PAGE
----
Tag: Food

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Too Much for Some, Not Enough for Others

Today, while walking with my wife along Meade Avenue in San Diego’s North Park neighborhood, I was reminded about the food giveaway still going on at Garfield Elementary. Four full cartoons of skim milk littered the sidewalk and, later, a twist-tied bag containing unopened cereal and other sugary breakfast eats that would appeal to children.

In mid-March, California Governor Gavin Newsom ordered the closure of most businesses and all schools. While the state is now reopening and adults return to work, kids remain home—many with parents who are still furloughed or fired. San Diego County’s unemployment rate is a staggering 15 percent, up from about 3.5 percent before the lockdown precipitated by the SARS-CoV-2 (severe acute respiratory syndrome Coronavirus 2)—also known as COVID-19pandemic. Select schools offer free food to needy families, and they are many.

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Amazon Across America

My first reaction to Amazon buying Whole Foods is “Huh?” Few brands could be any more different. The online retailer is all about giving customers the most for the least amount spent, while the grocer is the pricey purview of the alt-organic lifestyle elite. No moment is better metaphor for Whole Foods’ clientele than the exchange I heard between a thirtysomething couple standing at the deli holding chicken luncheon meat. “Is it free range?” the women asked her husband. It had to be, or she wouldn’t buy. They argued. I silently chuckled: luncheon meat—not a bird! It’s all pressed meat, Honey. You do know that?

But from another perspective, and one transcending retail store presence, are other considerations, like brand affinity and buyer demographics. For the first, Amazon may be all about value, but in an increasingly middle-class and well-to-do demographic kind of way, particularly among city dwellers. Despite sharing similar cut-throat margin, expansive business philosophies with Walmart, Amazon doesn’t carry the same stigma among the socially conscious “better-thans”. For the second, who do you think plunks down 99 bucks a year for Prime membership or can’t wait for two-day free delivery or is too busy to go to the store to buy groceries? Without hard numbers to back the supposition, I’d bet there is lots of existing and potential regular shopper overlap among these customers and those who walk Whole Foods’ aisles.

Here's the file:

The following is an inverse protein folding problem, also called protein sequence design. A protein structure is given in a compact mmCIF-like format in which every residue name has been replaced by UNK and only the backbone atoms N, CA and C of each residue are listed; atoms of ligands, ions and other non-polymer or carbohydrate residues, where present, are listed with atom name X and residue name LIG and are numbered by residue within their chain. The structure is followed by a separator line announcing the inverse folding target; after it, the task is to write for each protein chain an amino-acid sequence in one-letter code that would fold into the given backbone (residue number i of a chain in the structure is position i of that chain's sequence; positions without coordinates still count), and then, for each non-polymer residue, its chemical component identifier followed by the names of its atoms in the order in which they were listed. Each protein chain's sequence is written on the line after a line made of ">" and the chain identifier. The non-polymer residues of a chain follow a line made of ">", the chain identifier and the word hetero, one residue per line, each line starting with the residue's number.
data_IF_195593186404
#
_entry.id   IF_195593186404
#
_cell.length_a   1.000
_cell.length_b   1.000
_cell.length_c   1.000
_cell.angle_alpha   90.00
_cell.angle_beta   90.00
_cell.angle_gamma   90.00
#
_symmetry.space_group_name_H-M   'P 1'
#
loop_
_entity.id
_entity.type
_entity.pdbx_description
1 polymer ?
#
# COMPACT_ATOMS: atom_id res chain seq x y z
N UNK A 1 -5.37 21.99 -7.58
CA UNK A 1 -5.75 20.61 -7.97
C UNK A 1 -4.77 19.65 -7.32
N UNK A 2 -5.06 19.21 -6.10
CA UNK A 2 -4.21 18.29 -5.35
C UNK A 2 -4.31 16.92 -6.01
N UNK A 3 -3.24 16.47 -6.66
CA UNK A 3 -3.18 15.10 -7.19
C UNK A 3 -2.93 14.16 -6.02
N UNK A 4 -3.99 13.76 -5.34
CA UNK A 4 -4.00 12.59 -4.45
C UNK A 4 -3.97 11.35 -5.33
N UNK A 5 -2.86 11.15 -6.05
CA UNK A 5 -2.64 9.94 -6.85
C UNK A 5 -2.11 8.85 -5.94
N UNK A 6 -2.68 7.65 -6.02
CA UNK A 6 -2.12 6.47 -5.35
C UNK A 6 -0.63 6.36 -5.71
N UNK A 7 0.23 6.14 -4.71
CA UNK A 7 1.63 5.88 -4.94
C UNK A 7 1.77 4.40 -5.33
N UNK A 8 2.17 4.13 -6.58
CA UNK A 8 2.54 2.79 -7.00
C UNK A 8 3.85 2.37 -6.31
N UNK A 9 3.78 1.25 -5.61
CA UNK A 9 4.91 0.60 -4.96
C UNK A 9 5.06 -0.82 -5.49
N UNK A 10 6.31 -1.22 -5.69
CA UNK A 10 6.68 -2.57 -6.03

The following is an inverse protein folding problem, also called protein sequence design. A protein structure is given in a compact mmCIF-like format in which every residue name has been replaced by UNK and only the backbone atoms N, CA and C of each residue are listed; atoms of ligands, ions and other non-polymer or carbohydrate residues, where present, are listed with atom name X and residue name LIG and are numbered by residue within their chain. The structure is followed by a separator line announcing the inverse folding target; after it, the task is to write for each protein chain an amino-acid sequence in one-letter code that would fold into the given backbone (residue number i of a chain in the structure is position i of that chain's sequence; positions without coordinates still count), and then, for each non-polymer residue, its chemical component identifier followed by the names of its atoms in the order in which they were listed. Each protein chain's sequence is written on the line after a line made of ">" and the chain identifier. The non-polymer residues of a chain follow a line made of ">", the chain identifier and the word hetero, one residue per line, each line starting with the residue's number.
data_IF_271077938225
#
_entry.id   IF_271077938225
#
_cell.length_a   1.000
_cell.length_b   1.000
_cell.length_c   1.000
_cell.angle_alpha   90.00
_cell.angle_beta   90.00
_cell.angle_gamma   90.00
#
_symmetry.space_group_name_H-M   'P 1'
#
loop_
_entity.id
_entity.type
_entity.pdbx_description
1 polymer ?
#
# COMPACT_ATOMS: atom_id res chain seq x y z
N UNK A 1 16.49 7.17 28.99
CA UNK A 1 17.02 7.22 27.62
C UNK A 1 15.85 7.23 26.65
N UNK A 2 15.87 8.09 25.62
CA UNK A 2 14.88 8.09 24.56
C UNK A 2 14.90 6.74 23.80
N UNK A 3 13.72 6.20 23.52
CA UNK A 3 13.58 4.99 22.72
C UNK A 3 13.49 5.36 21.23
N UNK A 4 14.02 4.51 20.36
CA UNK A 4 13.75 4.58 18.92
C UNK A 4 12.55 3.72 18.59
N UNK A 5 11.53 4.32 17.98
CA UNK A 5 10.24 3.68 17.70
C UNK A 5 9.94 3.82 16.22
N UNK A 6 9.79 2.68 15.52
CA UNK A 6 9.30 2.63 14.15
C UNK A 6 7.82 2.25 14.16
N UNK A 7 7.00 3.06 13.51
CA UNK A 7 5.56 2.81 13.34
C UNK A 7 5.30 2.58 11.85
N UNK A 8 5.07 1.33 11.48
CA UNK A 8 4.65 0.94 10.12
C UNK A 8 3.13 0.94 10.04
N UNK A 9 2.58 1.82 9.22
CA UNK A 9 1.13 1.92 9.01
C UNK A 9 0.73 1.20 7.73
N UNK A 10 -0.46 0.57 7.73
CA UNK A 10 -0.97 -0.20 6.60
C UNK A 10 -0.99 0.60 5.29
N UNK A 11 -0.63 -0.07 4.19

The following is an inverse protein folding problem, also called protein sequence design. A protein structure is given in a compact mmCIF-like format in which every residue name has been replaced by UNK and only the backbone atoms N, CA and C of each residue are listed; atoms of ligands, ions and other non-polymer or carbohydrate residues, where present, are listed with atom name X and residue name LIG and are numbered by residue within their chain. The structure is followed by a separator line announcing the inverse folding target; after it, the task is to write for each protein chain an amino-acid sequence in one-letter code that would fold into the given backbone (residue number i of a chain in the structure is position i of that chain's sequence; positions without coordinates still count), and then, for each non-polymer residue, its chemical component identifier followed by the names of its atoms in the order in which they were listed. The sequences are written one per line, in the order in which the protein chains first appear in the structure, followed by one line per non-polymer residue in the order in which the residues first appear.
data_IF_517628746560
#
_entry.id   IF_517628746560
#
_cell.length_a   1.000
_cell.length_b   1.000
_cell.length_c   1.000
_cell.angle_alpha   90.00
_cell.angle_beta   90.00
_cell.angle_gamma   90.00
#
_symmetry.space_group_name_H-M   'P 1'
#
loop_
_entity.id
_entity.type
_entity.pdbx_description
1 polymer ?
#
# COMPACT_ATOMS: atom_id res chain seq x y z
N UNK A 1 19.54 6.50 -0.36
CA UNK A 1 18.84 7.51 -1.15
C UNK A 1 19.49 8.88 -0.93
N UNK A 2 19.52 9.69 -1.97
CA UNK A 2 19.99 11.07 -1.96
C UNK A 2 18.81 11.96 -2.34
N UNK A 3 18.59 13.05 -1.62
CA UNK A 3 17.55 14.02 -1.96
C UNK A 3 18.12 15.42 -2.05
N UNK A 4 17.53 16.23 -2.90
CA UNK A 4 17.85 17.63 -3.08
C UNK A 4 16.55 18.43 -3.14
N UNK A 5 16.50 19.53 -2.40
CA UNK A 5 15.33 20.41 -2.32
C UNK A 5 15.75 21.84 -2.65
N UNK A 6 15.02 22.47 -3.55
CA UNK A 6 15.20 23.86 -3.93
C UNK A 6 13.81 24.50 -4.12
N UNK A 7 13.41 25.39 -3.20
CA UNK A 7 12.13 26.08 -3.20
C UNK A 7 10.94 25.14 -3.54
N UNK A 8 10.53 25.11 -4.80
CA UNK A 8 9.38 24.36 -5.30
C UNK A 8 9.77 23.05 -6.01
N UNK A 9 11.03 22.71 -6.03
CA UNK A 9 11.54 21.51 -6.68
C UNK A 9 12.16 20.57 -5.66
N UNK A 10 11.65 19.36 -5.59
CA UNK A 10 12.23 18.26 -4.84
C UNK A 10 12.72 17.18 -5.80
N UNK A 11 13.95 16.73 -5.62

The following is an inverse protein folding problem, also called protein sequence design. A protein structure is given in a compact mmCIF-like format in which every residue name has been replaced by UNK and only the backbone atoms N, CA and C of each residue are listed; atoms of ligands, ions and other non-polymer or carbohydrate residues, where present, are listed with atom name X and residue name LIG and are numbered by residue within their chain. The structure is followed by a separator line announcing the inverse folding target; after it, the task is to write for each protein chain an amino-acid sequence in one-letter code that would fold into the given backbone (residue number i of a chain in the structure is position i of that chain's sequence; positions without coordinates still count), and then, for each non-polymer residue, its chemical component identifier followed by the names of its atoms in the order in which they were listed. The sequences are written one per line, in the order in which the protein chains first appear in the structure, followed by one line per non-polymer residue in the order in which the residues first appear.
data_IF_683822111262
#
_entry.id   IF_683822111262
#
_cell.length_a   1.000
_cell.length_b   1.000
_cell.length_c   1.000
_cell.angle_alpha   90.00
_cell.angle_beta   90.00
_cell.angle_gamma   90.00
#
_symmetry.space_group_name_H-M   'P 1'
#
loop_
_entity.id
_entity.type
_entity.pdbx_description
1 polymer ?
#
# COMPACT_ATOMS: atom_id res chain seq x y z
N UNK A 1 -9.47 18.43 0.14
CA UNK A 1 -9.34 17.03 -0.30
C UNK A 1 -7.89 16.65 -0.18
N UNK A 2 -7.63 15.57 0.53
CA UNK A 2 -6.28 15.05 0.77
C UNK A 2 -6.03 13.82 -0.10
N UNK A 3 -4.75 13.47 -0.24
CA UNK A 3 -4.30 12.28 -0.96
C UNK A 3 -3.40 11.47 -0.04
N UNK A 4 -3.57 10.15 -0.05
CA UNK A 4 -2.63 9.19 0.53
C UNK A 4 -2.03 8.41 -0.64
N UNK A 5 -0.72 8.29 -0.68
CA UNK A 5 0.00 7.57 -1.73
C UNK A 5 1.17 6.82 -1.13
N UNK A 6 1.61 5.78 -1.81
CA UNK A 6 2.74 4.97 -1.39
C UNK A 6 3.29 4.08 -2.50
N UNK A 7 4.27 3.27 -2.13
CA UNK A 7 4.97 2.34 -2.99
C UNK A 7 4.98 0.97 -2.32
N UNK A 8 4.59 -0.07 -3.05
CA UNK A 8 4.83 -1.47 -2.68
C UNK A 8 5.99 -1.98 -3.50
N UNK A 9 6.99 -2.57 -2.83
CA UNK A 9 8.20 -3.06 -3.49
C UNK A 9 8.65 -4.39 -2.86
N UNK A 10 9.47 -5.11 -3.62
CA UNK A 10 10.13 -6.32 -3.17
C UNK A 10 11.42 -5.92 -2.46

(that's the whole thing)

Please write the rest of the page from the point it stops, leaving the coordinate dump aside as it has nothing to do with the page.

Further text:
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This is Me Then and Now V

My past personal photo comparisons focused on a decade’s separation. Two years can make a difference, too, in terms of weight, health, and appearance. Both pics are self-portraits—the left from Jan. 11, 2015 and the other Jan. 7, 2017, shot using iPhone 6 and iPhone 7 Plus, respectively. In the older photo, I weighed 63.4 kilos (139.8 pounds). The newer: 15 kilos (10 pounds) less, or about the same as 40 years ago, during my senior year of high school.

Occasionally, someone locally who hasn’t seen me for awhile will with concern ask if I’m ill, for being so skinny. Not at all. I tightened up my diet, cutting carb consumption by 80 percent-plus—and sugar by even more, when aware of its presence. The sweetener is in everything, and it is not so easy to expunge from the diet. Before changing my eating habits, and weight-loss was a byproduct not the purpose, I tipped the scale to 82.6 kilos (182 pounds). 

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A Taste of Maine in San Diego